It is also very edible, though a little strong. You can use it all year long, but it is most tender before it flowers. If it is tough, then you can just slice the leaves across the fibers and cook them very well. You can also boil it in fresh water twice to lighten the flavor. The flower shoots provide you with some vitamin B1, and can also be eaten when tender. Plantain is good in fried rice and soup, and can be eaten as greens, and more. Plantain is one of those plants that you can find almost anywhere. From across the world to a New York City sidewalk crack, it loves the sun, but grows in the shade, too. It loves moist ground, but also lives in the drier areas.

Medicinal Purposes

Plantain is a very nutritious and medicinal herb. It’s very good for you, containing lots of calcium and vitamin C, and has a good amount of vitamin A. Plantain is also an amazing astringent. It is used to draw poison out of bites and stings. Just grab a leaf. Chew it up and spit it on the bite.

Red Clover Salad

1 big handful of young tops of lambs-quarter. I use lettuce when I run out of lambs-quarter.
1 big handful of red clover tops
Spring leaves of dandelion
A few dandelion flowers
You can crush blackberries or whatever berry you have for a suitable dressing.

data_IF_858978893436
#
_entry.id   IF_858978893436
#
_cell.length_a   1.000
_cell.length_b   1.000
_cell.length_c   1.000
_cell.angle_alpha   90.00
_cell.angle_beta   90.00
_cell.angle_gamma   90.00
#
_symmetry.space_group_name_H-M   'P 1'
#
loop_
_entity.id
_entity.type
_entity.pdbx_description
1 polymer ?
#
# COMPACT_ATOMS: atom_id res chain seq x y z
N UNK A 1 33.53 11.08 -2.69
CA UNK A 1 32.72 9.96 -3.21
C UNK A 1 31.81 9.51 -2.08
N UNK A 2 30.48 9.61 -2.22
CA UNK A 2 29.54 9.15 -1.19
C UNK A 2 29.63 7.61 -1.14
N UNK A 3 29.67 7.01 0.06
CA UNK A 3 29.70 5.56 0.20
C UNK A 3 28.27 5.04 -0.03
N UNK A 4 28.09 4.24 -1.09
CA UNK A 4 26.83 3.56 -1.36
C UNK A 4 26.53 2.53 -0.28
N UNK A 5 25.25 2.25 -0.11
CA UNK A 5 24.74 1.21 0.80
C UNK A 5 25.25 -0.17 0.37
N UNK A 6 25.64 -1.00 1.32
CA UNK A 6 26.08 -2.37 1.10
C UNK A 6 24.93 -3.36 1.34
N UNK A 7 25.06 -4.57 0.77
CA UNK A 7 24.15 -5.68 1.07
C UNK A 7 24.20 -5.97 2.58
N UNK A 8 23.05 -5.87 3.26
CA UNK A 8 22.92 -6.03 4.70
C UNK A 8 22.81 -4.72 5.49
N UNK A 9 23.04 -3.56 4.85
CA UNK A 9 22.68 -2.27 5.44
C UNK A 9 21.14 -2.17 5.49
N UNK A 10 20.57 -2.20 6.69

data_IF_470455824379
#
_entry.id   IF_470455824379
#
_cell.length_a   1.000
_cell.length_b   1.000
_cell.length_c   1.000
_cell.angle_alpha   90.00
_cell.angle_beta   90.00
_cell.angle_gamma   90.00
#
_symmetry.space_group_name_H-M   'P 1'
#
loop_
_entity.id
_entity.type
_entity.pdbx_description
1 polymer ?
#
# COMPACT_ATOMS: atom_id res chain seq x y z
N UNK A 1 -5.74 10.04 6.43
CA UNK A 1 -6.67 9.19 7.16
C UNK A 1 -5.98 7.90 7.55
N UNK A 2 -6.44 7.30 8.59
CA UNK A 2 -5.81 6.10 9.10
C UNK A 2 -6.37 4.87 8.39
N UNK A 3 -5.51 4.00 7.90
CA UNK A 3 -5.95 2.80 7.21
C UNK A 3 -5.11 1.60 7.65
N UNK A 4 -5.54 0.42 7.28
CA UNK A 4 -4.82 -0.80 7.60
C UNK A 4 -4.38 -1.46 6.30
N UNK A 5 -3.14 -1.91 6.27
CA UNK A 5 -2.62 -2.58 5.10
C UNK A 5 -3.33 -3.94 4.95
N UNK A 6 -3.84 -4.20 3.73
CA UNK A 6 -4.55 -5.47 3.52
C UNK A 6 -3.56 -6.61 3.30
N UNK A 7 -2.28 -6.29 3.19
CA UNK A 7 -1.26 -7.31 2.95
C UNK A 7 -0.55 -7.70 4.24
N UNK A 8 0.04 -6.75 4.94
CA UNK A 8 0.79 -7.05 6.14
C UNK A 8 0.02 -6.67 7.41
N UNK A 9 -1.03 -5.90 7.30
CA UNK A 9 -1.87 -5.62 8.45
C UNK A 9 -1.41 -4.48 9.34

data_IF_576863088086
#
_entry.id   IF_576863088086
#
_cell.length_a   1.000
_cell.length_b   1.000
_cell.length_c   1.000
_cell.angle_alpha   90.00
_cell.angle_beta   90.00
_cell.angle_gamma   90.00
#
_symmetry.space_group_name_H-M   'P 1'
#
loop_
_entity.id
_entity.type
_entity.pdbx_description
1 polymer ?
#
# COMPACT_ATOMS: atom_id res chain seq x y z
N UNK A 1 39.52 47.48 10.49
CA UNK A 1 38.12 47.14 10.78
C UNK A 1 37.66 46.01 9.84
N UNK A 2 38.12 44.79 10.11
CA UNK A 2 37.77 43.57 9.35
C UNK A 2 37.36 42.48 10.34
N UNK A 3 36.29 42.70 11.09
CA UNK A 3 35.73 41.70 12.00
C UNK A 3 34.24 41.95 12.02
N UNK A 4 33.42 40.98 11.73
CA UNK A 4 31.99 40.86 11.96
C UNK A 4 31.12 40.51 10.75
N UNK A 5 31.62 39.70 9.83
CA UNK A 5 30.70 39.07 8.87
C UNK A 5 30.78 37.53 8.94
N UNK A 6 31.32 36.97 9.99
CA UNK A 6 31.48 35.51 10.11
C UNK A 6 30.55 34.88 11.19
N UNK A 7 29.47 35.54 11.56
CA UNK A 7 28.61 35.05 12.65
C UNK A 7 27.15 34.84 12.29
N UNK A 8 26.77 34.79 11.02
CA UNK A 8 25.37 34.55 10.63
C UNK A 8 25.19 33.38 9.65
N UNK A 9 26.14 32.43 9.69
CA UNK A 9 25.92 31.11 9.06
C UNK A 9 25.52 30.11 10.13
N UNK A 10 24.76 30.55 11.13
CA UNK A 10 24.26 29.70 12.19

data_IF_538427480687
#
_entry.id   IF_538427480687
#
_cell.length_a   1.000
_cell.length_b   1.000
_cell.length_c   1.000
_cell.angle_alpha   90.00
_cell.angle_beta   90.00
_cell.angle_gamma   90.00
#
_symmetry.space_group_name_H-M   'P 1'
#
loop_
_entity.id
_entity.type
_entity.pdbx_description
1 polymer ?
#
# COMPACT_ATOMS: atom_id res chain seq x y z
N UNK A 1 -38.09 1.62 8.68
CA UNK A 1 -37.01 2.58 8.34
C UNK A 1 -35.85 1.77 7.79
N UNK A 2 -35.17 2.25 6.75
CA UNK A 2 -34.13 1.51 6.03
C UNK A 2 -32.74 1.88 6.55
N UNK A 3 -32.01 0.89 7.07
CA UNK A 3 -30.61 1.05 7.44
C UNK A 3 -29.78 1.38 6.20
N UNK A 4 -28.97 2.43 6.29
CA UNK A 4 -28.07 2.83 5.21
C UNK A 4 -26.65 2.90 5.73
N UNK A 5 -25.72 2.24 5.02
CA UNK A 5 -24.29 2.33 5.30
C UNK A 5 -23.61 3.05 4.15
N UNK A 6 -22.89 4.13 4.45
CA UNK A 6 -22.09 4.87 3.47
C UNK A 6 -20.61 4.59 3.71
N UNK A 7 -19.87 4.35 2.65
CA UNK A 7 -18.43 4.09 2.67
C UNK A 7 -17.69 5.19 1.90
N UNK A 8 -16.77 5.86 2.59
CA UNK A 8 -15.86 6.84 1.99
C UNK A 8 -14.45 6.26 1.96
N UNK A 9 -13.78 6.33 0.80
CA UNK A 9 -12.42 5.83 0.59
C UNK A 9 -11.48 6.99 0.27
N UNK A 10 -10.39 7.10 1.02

Fish ’n Rice

You can cook your fish over the fire like a hotdog, or fry it in a pan with butter. You can even coat it with clay or mud, and cook it in the coals. Any way you cook it, adding a little salt and herbs makes it taste really good.

Rice and Cattails

Wash and cut up into bite size pieces:
1/2 cup of each: young dandelion leaves, lambs-quarter (tops of plant), young leaves, tender young plantain leaves
1 to 3 cups cattail horns or shoots
1 or 2 cups cooked brown rice

Sauté them in butter, sprinkle with sea salt and herbs (I like them with a dash of rosemary, thyme, oregano, and pepper. YUMM!) Don’t feel that you need to stop with my recipe; add wild onions, water crest, and maybe even some cactus. You would be surprised to discover that not only is it good survival food, it is gourmet.

On my website, I have a list of books and websites for recipes, finding wild plants, and learning to prepare them. Here are some additional books that will help you learn more, also available at

  • Primitive Wilderness Skills Applied, DVD
  • Making Herbs Simple, Vol. I, and Vol. II DVDs (Also available at No Greater Joy!)

Note: The following items (recommended by the author of this article) are no longer carried by However, they can be purchased from other vendors—such as

  • Feeding The Whole Family: Cooking with Whole Foods
  • Fire and Cordage, DVD

    Leave a Reply

    3 comments on “Eating WILD”

    1. “The root can be roasted, dried, and then ground for a coffee substitute.”

      Sorry, but that seems to be what wild food writers say when they can’t think of another use. I’ve seen a lot of very tasty wild foods passed up or ruined because they’re “just a coffee substitute”.

      With dandelion roots, scrape them clean, then treat them like skinny white carrots. They cook up nice and tender in a stew.

      (I’m sure carrots could also be “roasted, dried, and then ground for a coffee substitute”, but I find them tastier as is)

      Sorry, pet peeve. Great article otherwise!

    2. Great article, thank you! I learned a few things that I hadn’t yet gleaned from Green Deane from It’s a great site. He also has YouTube videos that help identify edibles.